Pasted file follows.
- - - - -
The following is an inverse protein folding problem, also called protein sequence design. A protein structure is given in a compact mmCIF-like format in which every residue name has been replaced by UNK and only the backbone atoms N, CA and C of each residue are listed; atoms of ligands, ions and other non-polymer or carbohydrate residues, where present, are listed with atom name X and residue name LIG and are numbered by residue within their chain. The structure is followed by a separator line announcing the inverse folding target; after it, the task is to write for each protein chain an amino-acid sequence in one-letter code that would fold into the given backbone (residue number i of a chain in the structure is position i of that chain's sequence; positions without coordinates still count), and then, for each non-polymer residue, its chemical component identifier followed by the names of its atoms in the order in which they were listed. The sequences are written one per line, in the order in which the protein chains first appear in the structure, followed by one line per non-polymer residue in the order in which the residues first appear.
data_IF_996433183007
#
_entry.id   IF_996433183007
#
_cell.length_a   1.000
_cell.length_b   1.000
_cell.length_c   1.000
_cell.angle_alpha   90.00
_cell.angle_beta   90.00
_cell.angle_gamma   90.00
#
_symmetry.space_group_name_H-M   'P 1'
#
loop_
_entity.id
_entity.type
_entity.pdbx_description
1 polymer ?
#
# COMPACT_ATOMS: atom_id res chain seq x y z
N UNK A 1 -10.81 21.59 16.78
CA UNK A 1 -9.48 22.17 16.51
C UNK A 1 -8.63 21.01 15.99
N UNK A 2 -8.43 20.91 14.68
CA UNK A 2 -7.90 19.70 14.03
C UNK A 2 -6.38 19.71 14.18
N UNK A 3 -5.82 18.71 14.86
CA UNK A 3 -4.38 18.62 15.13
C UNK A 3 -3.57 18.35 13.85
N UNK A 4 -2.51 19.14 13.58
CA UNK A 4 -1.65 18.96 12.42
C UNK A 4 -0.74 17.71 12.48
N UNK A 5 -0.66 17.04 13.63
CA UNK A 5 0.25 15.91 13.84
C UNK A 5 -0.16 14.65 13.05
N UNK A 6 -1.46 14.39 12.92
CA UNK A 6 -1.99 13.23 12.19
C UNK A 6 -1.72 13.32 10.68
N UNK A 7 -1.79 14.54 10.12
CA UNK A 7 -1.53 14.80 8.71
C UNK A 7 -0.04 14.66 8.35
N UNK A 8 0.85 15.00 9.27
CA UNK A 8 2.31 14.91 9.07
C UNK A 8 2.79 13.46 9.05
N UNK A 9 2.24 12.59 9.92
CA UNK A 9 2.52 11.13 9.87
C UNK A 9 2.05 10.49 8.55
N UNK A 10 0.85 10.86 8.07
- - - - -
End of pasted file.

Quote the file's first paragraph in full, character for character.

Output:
The following is an inverse protein folding problem, also called protein sequence design. A protein structure is given in a compact mmCIF-like format in which every residue name has been replaced by UNK and only the backbone atoms N, CA and C of each residue are listed; atoms of ligands, ions and other non-polymer or carbohydrate residues, where present, are listed with atom name X and residue name LIG and are numbered by residue within their chain. The structure is followed by a separator line announcing the inverse folding target; after it, the task is to write for each protein chain an amino-acid sequence in one-letter code that would fold into the given backbone (residue number i of a chain in the structure is position i of that chain's sequence; positions without coordinates still count), and then, for each non-polymer residue, its chemical component identifier followed by the names of its atoms in the order in which they were listed. The sequences are written one per line, in the order in which the protein chains first appear in the structure, followed by one line per non-polymer residue in the order in which the residues first appear.